One of the things that’s important to the customers and shareholders of any organization is transparency. This means open, honest, and proactive communication regarding sales figures, demand, and other important metrics that the people invested in your company and who want to see it succeed want to know. While it’s best to maintain a stream of constant communication back and forth with your partners and investors, an easier and less intimidating way to start is by implementing quarterly business reviews. But what is a quarterly business review, and how do you begin implementing them?
When it comes to maintaining the health and integrity of your business quarterly review meetings are an excellent tool to have in your arsenal. But what is it? It’s a simple, once a quarter business review. A strategic meeting with your customers wherein you present sales data from the preceding 90 days, and outline goals for the upcoming three months. QBRs offer a unique opportunity to connect directly with customers and partners and show the effects that your corporation and its success can have on them and their own bottom lines. What’s more, you’re able to get direct feedback on what you’re already doing great on and where you could stand to improve. It doesn’t necessarily have to be big and fancy. A Zoom conference, a meeting in the event room of a coffee shop, or a big fancy corporate to-do are all valid examples of an internal quarterly business review.
A QBR typically operates as follows. After some initial pleasantries and time set aside to break the ice and have casual conversation, there’s a quarter business review presentation in which the previous three months are discussed both in overview and in detail. Successes, setbacks, and metrics taken as a whole are all part of the conversation. Then follows a conversation about the quarter to come, and oftentimes the introduction of a new product, service, or method of handling the everyday things in a more efficient way. There’s often time for questions at the end, where customers and investors can ask about niche topics or queries especially pertinent to them that haven’t been gone over in as much detail.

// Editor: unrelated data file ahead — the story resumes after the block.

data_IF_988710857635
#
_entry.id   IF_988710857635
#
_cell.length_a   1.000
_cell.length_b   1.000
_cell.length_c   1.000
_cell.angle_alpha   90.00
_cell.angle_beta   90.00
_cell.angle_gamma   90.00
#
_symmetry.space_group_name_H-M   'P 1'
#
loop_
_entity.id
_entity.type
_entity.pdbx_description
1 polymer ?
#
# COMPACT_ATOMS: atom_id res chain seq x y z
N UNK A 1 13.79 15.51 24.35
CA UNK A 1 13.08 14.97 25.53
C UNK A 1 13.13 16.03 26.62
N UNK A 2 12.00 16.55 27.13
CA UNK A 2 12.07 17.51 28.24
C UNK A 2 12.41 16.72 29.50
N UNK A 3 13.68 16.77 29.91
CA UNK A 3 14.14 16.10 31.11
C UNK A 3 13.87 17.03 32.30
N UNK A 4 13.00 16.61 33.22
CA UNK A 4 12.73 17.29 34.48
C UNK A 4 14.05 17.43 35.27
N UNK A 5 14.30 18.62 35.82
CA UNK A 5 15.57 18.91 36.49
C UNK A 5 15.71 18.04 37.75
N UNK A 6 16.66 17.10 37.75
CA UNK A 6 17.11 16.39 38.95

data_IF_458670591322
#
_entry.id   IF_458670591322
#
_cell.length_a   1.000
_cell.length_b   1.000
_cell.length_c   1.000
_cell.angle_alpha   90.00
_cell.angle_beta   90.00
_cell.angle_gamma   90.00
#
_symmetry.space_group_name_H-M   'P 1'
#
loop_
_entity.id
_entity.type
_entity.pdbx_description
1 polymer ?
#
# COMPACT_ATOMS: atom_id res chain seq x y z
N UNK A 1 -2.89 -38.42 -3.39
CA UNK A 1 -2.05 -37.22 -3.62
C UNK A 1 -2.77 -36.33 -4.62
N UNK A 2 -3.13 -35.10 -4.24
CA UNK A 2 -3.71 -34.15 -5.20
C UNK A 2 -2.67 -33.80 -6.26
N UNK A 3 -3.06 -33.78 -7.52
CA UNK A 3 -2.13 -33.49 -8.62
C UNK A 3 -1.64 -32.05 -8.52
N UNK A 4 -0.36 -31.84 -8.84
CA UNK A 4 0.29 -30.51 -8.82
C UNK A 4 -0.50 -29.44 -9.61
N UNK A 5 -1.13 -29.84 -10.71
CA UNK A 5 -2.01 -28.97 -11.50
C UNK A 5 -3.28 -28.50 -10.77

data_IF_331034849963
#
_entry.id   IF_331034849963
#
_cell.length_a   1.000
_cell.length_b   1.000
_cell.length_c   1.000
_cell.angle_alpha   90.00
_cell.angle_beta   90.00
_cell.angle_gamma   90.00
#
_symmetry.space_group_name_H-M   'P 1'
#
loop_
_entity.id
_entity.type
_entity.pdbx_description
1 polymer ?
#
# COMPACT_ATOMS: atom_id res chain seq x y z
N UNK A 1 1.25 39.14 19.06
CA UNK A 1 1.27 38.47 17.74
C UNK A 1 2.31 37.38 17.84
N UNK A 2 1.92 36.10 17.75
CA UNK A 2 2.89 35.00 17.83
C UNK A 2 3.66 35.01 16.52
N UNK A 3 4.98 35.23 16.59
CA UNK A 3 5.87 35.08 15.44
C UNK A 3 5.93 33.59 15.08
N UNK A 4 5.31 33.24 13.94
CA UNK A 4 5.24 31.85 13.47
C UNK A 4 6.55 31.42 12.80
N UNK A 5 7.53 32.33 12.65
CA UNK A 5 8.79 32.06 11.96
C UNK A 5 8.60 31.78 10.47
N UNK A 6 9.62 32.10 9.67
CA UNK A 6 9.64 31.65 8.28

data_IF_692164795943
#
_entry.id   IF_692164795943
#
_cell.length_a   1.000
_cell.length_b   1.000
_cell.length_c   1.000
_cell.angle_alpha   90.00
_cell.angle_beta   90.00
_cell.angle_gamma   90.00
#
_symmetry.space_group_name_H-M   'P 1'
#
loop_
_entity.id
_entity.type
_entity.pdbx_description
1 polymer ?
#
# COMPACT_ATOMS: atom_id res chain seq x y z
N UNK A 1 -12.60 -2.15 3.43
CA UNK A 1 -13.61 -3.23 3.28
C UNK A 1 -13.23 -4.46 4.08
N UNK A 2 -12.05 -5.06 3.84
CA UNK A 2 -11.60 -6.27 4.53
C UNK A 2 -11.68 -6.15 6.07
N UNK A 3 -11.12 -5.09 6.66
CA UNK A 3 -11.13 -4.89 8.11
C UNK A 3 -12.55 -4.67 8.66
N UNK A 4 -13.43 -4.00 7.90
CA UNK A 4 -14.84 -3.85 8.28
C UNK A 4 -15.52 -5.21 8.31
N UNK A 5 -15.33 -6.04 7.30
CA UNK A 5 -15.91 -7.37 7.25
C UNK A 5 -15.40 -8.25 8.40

So what kind of questions will be asked in a QBR? Pretty much anything company-related is fair game, from your choice in fulfillment partners to in-depth queries regarding month-to-month changes in sales. You never know what might pass one of your customers’ minds, so it’s best to study up beforehand and make sure you know at least the broad strokes of what’s going on in your company, from the manufacturing to the fulfillment to the inventory to the delivery. Having hard and fast numbers showing improvement over time will go a long way towards reassuring your customers that their trust is well-placed!
In conclusion, QBRs are an excellent way to keep the conversation going between you and everyone who’s invested in your company. Even if you can’t offer 24/7 access to every piece of data, these regular check-ins will do a lot for the peace of mind of both yourself and those who want you to succeed.